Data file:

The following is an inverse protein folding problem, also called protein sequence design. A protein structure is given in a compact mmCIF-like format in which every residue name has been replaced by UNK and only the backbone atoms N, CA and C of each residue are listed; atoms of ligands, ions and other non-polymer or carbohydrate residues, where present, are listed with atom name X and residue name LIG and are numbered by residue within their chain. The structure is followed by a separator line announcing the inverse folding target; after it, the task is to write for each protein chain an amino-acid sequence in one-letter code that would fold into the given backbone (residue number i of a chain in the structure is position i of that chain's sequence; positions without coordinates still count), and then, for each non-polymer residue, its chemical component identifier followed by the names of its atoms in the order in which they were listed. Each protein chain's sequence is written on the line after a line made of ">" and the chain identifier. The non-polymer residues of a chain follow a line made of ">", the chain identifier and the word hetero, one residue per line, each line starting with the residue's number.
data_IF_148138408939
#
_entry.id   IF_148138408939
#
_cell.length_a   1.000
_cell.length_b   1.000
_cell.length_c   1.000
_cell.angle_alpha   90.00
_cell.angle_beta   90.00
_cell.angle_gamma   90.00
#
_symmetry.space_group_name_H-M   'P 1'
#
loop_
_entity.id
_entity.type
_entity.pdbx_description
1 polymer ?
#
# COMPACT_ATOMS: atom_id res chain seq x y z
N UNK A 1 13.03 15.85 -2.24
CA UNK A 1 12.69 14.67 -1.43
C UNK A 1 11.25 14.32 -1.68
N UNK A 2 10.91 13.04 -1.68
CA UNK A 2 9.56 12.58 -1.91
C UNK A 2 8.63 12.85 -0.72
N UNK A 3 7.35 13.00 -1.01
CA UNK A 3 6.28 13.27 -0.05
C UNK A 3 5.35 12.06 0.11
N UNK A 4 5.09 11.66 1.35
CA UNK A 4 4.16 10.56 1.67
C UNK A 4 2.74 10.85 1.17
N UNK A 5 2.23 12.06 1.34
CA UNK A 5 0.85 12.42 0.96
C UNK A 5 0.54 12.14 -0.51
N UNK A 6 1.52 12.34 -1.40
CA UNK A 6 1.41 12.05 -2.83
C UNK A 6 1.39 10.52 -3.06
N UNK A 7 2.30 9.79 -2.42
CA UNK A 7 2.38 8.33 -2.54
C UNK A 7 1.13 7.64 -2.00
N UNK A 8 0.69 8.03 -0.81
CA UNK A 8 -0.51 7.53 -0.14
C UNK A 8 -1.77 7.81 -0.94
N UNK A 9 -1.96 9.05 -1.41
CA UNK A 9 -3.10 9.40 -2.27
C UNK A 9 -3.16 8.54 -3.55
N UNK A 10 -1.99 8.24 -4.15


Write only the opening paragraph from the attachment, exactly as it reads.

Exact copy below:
The following is an inverse protein folding problem, also called protein sequence design. A protein structure is given in a compact mmCIF-like format in which every residue name has been replaced by UNK and only the backbone atoms N, CA and C of each residue are listed; atoms of ligands, ions and other non-polymer or carbohydrate residues, where present, are listed with atom name X and residue name LIG and are numbered by residue within their chain. The structure is followed by a separator line announcing the inverse folding target; after it, the task is to write for each protein chain an amino-acid sequence in one-letter code that would fold into the given backbone (residue number i of a chain in the structure is position i of that chain's sequence; positions without coordinates still count), and then, for each non-polymer residue, its chemical component identifier followed by the names of its atoms in the order in which they were listed. Each protein chain's sequence is written on the line after a line made of ">" and the chain identifier. The non-polymer residues of a chain follow a line made of ">", the chain identifier and the word hetero, one residue per line, each line starting with the residue's number.